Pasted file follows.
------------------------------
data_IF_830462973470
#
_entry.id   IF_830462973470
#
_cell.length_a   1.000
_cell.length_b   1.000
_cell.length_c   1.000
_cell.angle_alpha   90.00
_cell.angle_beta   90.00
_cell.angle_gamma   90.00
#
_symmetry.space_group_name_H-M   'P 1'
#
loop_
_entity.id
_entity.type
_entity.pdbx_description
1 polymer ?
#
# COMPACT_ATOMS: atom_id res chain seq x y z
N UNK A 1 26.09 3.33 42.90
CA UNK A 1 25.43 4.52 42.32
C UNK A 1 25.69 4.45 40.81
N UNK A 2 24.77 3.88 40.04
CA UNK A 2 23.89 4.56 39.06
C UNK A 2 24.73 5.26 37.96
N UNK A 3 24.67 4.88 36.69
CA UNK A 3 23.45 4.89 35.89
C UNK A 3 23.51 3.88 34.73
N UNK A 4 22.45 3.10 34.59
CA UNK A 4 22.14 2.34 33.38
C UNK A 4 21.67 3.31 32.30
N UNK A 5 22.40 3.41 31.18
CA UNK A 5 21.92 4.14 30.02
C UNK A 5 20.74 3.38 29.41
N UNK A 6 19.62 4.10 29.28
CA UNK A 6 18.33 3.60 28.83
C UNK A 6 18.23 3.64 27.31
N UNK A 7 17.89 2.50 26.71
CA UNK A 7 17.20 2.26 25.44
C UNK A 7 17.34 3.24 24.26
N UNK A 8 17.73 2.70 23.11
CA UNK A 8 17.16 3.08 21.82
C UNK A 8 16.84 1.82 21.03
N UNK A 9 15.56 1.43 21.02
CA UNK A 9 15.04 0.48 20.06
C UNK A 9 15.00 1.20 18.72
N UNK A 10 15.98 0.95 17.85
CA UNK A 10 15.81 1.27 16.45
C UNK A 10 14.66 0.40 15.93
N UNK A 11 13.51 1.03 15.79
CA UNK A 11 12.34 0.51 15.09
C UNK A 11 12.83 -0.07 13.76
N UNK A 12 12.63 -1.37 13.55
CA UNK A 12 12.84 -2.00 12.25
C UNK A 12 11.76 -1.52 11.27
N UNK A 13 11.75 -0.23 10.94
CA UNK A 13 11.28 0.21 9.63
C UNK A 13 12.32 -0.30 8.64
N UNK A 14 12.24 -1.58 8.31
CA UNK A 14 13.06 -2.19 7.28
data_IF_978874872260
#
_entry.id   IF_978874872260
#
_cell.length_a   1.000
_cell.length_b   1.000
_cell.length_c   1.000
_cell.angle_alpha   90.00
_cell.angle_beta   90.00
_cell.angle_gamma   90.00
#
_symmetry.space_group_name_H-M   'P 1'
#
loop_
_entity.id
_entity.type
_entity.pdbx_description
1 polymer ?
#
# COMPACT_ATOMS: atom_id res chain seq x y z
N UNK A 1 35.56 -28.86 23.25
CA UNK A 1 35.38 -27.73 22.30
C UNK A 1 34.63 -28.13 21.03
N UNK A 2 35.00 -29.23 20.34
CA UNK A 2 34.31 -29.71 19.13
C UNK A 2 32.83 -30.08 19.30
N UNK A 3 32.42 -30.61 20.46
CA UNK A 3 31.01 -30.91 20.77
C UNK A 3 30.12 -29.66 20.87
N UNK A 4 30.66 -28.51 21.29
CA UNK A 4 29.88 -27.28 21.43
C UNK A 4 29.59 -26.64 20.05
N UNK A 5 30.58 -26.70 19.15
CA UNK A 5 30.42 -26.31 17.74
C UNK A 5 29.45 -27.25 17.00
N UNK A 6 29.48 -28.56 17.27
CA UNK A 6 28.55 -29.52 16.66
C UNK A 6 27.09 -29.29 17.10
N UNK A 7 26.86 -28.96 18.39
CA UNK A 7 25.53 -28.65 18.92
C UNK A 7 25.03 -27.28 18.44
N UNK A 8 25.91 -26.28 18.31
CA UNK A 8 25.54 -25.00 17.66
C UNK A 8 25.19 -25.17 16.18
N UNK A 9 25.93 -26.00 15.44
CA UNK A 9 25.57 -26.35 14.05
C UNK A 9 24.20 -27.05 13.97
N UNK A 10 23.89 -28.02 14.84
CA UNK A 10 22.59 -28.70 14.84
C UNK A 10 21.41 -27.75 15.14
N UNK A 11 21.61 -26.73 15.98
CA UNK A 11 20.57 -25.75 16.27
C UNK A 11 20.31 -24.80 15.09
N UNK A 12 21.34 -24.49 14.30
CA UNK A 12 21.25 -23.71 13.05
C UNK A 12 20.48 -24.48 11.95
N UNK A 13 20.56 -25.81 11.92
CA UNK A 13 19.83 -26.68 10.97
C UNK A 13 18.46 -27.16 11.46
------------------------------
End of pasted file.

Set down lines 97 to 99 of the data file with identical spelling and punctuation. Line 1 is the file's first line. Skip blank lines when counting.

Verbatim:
N UNK A 6 29.48 -28.56 17.27
CA UNK A 6 28.55 -29.52 16.66
C UNK A 6 27.09 -29.29 17.10